Day 2 of D23 EXPO’s big ticket item was its “Worlds, Galaxies, and Universes: Live Action at The Walt Disney Studios,” a panel covering Disney’s umbrella of live action properties, including Disney, Marvel and Lucasfilm.
King of Dad Jokes and Walt Disney Studios Chairman Alan Horn was our host, taking the stage after a sizzle reel cutting together bits from EVERYTHING, ending with Han Solo’s now infamous line at the end of the Star Wars: The Force Awakens, “Chewie, we’re home.”
That line could be Disney’s company motto, one expertly grafting nostalgia and modern technology for mass audiences. The same can be said of Marvel Studios, who gave D23 audiences the first look at their Phase 3 slate, Doctor Strange and Captain America: Civil War.
Doctor Strange, directed by Scott Derrickson, has been worked on since before the inception of the MCU, and according to Feige, will expand what a Marvel film is, “pushing boundaries,” like what the comics did.
Benedict Cumberbatch was busy acting in a production of Hamlet across the pond, but in a pretaped segment, promised multiple dimensions and astral projections.
The film doesn’t start shooting until November, but Feige gave us a glimpse of storyboards in motion, featuring the look and feel of the film. I was struck by a slightly darker color palette than I expected, but Doctor Strange’s signature cloak look appears to be mostly in attack. The film appears to be following Stephen Strange’s comic book origin: a brilliant neurosurgeon gets injured in a car accident, and travels to Tibet to heal, where he’ll encounter the Ancient One, played by Tilda Swinton. Then craziness happens, with what looks like a TON of different worlds and dimensions, finishing with a Dragonball Z like display of power from Doctor Strange. It doesn’t look AS trippy or colorful as Jack Kirby would make it, but it doesn’t look drab and dystopian and Man of Steel-y.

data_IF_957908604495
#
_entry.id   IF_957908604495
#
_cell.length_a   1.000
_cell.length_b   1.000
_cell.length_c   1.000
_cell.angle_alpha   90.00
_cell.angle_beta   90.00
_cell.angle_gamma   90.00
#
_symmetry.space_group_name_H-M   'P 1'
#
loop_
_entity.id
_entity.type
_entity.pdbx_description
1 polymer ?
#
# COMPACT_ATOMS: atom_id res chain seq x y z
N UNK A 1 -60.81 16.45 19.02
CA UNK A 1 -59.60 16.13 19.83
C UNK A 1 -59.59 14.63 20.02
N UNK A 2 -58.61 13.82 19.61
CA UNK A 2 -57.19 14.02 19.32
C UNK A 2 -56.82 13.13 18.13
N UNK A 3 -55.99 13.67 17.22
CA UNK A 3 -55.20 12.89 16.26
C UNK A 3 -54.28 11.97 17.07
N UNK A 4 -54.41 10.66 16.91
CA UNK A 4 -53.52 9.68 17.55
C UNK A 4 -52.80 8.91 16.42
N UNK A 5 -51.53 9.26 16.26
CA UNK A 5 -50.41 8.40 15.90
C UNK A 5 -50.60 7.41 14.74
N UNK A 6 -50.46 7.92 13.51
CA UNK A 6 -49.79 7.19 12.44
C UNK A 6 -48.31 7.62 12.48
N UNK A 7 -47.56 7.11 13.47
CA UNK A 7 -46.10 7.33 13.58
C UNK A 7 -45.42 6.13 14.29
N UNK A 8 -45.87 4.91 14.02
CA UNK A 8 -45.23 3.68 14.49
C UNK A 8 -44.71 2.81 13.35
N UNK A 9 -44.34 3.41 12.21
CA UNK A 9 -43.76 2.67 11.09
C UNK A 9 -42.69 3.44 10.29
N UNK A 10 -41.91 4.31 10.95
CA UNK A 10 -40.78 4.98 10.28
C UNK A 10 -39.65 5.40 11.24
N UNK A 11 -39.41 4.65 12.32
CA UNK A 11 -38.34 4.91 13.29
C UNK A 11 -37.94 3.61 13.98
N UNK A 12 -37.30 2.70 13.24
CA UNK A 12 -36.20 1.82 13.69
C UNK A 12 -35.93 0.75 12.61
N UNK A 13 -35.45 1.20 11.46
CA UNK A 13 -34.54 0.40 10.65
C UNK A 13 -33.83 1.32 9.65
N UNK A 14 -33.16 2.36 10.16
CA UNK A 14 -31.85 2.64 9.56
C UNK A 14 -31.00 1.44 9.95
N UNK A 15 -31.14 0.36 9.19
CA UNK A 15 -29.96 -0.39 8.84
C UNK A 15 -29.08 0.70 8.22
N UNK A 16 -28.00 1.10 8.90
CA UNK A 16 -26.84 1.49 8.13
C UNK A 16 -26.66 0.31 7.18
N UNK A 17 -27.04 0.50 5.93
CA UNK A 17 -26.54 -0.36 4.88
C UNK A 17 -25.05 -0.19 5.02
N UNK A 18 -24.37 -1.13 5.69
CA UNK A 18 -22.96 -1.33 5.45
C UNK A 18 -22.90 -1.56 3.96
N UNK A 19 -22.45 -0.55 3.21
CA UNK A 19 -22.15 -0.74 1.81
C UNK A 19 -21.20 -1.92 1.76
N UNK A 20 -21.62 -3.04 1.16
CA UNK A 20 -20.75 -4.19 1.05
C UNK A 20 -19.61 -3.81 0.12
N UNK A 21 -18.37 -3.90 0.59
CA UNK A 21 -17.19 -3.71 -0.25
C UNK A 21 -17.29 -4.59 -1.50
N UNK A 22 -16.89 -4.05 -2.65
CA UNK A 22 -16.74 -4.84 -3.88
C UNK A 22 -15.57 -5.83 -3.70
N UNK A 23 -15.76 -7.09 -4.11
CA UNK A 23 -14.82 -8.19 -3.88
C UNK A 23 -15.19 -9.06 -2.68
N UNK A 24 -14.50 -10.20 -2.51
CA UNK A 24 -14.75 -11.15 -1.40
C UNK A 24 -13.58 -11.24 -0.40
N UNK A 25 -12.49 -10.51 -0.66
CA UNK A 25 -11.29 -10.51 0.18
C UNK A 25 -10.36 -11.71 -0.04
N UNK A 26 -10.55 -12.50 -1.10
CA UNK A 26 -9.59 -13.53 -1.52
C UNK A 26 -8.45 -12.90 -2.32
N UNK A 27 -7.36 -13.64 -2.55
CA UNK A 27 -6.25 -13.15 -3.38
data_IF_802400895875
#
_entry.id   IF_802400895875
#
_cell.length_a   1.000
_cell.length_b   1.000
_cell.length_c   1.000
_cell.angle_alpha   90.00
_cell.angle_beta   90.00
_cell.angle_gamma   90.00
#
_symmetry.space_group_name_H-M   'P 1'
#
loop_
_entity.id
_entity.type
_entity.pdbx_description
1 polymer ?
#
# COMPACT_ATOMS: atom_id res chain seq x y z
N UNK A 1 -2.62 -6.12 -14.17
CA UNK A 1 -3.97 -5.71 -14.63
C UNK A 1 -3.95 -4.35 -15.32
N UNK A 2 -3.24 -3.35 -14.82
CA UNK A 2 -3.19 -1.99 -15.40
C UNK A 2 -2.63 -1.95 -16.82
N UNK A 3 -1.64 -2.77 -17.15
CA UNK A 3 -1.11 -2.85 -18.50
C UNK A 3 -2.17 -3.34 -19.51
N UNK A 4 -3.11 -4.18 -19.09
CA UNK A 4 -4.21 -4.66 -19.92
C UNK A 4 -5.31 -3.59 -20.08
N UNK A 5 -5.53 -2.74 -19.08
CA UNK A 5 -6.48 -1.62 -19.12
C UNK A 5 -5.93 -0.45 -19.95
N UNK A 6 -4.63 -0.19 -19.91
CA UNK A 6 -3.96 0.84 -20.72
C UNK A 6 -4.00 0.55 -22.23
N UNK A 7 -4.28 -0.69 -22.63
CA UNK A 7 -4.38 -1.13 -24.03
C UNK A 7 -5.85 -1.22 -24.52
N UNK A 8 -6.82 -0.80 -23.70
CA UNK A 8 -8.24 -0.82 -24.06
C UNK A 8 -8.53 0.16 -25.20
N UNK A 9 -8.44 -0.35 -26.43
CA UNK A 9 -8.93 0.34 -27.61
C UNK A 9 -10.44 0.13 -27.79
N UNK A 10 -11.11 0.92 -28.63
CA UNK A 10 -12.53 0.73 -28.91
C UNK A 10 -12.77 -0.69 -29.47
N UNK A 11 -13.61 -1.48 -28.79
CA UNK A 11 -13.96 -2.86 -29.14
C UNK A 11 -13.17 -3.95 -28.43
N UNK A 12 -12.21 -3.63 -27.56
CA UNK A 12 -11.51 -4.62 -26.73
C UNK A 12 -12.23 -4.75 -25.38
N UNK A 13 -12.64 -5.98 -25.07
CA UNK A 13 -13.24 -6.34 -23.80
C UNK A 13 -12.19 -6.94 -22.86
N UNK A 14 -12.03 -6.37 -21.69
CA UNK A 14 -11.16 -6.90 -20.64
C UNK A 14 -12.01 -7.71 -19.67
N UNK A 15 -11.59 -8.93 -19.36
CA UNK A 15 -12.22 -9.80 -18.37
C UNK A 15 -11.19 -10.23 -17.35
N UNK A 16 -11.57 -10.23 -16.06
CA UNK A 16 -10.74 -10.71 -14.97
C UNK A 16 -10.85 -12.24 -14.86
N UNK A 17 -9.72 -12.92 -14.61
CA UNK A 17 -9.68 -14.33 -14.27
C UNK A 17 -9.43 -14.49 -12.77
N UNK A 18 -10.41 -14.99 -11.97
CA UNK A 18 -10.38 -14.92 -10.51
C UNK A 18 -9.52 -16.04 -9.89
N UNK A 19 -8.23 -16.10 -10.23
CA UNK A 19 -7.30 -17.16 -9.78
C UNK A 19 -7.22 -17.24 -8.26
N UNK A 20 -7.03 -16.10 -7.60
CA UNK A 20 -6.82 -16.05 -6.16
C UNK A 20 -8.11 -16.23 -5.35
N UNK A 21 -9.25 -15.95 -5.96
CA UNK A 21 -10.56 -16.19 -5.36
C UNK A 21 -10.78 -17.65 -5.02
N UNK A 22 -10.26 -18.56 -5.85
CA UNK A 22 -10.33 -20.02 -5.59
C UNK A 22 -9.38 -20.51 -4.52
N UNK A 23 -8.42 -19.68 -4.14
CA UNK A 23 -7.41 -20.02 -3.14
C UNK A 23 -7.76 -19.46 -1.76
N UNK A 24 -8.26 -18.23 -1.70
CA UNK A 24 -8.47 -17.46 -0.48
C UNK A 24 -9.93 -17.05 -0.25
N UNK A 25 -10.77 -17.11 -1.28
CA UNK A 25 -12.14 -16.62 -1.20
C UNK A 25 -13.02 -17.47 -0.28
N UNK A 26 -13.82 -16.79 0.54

Plus, if you believe every time Alan Horn and Kevin Feige called the movie crazy and weird and well, strange, then maybe Marvel is playing the wackier elements closer to the vest.
With Captain America: Civil War, Marvel is going all-out. As Feige says, the film, adapted from one of the most “popular” comic books in recent years (I put popular in quotes because I find that to be an egregious statement), is a “culmination of everything that’s come before.”
Then, Captain America himself, Chris Evans, and Falcon, Anthony Mackie, crashed the stage and teased the premiere of the first trailer. Evans was as giddy as I’ve ever seen him, “It’s so good. I love it,” he cackled, right before the lights dimmed.
Takeaways from the footage:
-Black Panther looks amazing, and has some slick claws.
-Black Widow and Hawkeye get in a tussle, and Natasha asks, “Are we still friends?” Clint responds, “Depends on how hard you hit me.”
-At one point, Tony mentions he’d love to punch “you in your perfect teeth,” to Steve Rogers.
-Bucky is a big part of the proceedings, and remembers Steve, and certainly joins his side in the upcoming Civil War.
-Vision wears a suit
-William Hurt’s General Ross is leading the charge against superheroes, labeling them vigilantes, with Tony Stark on his side. While imperfect, Cap trusts them to do their best.
-Crossbones and Cap go at it, and Crossbones is rocking a pretty thick armored suit, with blades on each arm, and a skull helmet covering his scarred face.
-Falcon has REDWING! But he’s not an actual bird like in the comics, but a bird-like robot. Still, it gives Falcon some fun techie toys.
-Paul Rudd’s Scott Lang steals the show, getting rudely awakened from a black van to find himself face to face with Captain America, and he’s hilariously awestruck, touching his biceps and saying “thinking you for thanking of me,” before correcting himself.
Here’s the film’s official description:
Marvel’s “Captain America: Civil War” picks up where “Avengers: Age of Ultron” left off, as Steve Rogers leads the new team of Avengers in their continued efforts to safeguard humanity. After another international incident involving the Avengers results in collateral damage, political pressure mounts to install a system of accountability and a governing body to determine when to enlist the services of the team. The new status quo fractures the Avengers while they try to protect the world from a new and nefarious villain.
All in all, while there’s a lot going on, it does seem slightly more cohesive than Age of Ultron, but we won’t know for sure until May 6, 2016.
Doctor Strange follows on Nov 4, 2016.